Fragments of Character

Today’s Playlist:
Give You Hell – All-American Rejects
Son’s Gonna Rise – Citizen Cope
Fully Alive – Flyleaf
Nobody Knows – Keaton Simons
Solar Midnight – Lupe Fiasco 

I feel as if one of my gifts as a writer is creating vivid, strong characters. Maybe it’s a talent from acting. As an actress, when you take on a new role, you must create a background for the character. Sometimes/most of the time, you aren’t given the background, just the basics, and from the words in the script, you must create the entire character. 

Creating realistic characters begins with the basics, who are they now and how did they get that way? What events happened at a younger age that caused them to react the way they do?

I like to create a list of traits the character has, as it helps develop their personality. I ask myself the following questions: 

  1. Who is you hero, the one the audience is rooting for through the entire story? And what is his/her role (student, cop, teacher, etc)
  2. Why will the reader empathize with your character?
    1. You must make the reader feel for the character, make them likeable—if the reader doesn’t like your character, they wont continue reading the story.
    2. Put them in jeopardy.
    3. Create sympathy. Was he/she picked on, did her parent recently pass away, is she always the friend, never the girlfriend, is she constantly picked on? Etc, there are many ways to do this.
    4. Make her/him funny or powerful. Make them good at whatever they do. The reader likes to see the hero succeed even if the rest of their world is falling apart, they must have something they are good at.
  3. What does you hero like to do? What music does she/he listen to? What TV shows would she/he watch?
  4. Think of physical traits she has as well. When she walks does she stand up straight, hunch over, slouch? If she is very proper, was she brought up in a strict household, or were her parents, if any, very leant? Think of ever detail, because each detail of her/his life will help mold the character. If she/he was raised by one parent, that will put a new spin on her/his outcome in life.
  5. What is the SETUP of the story? Where is your hero when she/he’s introduced, before the forward movement of the story begins?
    1. It’s very important to show your hero in their normal life, before everything begins to unravel, but don’t give too much away. Make sure to leave room for their past to creep in, if that fits into the plot of course.
  6. What OPPORTUNITY is presented to your hero?
    1. What series of events happens that brings her/him to the opportunity that arises? Think it through, and make sure you know, that way it stays constant throughout the story, and it is clear to reader—“that’s when everything changed”.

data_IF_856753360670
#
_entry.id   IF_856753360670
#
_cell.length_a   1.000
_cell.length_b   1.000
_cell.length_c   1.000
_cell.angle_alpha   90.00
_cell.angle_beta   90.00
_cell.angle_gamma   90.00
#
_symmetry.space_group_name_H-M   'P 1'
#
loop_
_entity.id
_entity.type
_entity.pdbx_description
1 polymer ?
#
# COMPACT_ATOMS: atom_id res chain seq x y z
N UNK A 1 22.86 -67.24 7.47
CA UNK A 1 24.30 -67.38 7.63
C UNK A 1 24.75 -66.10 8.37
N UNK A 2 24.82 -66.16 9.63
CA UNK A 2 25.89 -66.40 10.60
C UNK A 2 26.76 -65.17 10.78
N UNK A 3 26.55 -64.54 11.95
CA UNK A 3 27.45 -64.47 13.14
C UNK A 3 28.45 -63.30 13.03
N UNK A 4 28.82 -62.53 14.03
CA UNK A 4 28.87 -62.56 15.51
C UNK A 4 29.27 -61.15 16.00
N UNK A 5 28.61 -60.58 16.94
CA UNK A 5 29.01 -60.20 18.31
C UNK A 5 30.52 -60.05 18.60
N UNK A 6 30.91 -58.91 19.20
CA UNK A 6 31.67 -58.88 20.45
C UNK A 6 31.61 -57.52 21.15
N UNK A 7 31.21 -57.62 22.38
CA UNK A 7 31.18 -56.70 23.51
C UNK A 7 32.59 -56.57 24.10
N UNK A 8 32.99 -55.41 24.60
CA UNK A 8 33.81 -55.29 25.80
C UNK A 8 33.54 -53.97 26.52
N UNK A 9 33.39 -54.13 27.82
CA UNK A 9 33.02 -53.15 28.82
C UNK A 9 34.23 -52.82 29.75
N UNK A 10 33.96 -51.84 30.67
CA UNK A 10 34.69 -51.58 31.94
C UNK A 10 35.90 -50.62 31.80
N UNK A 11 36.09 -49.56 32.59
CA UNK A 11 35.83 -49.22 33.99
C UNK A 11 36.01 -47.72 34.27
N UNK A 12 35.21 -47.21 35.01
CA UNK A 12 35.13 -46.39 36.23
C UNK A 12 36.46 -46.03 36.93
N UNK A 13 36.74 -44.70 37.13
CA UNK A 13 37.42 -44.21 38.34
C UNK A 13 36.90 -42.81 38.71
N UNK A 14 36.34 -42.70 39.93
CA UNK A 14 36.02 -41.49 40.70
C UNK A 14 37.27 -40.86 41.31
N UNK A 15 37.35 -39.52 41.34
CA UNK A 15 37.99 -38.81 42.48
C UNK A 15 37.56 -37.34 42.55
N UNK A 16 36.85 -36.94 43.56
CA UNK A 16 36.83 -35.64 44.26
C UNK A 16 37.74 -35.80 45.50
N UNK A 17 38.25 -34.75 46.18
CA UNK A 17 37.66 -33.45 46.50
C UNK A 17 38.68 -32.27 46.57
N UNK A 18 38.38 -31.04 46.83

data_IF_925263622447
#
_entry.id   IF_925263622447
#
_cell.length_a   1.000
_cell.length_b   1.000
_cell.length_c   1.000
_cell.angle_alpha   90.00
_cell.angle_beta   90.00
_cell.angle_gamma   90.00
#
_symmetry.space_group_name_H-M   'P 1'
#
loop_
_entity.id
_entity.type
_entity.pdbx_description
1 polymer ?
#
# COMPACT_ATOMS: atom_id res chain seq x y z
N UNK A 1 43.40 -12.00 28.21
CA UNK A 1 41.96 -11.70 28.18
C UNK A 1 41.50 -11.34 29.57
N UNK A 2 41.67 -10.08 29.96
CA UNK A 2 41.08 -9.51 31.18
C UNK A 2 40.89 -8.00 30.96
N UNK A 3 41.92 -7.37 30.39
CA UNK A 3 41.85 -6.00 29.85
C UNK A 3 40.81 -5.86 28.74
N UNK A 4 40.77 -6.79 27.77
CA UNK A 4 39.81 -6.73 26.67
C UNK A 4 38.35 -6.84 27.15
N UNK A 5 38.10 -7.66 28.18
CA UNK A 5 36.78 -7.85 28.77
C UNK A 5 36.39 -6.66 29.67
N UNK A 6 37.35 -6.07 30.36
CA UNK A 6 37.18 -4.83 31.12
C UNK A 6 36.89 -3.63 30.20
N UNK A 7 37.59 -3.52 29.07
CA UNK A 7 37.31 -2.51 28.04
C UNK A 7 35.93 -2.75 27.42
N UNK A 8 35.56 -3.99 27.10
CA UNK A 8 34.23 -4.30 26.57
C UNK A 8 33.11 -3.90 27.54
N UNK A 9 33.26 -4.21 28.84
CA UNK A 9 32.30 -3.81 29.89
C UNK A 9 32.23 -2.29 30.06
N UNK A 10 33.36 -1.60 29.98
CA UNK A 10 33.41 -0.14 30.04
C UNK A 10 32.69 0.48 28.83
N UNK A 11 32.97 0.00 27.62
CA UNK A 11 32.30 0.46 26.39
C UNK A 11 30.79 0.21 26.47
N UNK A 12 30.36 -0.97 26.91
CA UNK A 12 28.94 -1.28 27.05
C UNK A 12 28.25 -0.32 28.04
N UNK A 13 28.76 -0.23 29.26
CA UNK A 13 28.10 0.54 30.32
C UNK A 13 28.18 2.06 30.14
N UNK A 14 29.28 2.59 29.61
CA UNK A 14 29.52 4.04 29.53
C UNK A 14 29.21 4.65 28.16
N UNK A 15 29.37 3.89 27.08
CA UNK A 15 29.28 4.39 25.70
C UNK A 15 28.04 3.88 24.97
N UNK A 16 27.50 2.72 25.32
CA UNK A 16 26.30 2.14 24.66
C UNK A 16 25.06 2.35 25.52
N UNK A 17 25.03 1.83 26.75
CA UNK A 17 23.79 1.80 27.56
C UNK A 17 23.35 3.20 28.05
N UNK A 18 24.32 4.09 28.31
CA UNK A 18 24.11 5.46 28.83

7. What is your hero’s OUTER MOTIVATION?
    1. What’s you hero’s reasoning for doing what she is doing? What happened that brought your hero there, and what is keeping her/him doing forward on this path?  
  8. What are we rooting for?
    1. Is it for two people to fall in love? Win the big game? Win a case? Get the kids, divorce, battle? It follows in congruence with the outer motivation sometimes.
  9. What’s the CONFLICT?
  10. What is your hero’s ARC?
    1. This is a long one, and I will touch on this in another blog. characters’’ begin the story with a certain viewpoint and, through events in the story, that viewpoint changes
  11. What deeper ISSUES does the story explore?
    1. Was the hero abandoned, abused, ignored at a young age? What happened in their life that created who they are now? Are they recovering from a death, depression, etc?
  12. What is your PASSION for this story?
    1. Think about this. Why do you love your hero, and the surrounding characters and storyline? If you don’t have a passion for what you are writing, you will not be able to write it well. Make sure you love it, and you aren’t writing just to write. 

I hope this helped. Tomorrow, we will touch on Identities and Desires!

Writing Tip #1:
For music motivated writers, creating a strong playlist will help put you in the mood for writing the difficult scenes. If you are having a hard time getting in a certain frame of mind, create a list of songs to list to that will bring you to that place, lie down, close your eyes and imagine the world coming to life. Let the words come to you.   

Angela Francis


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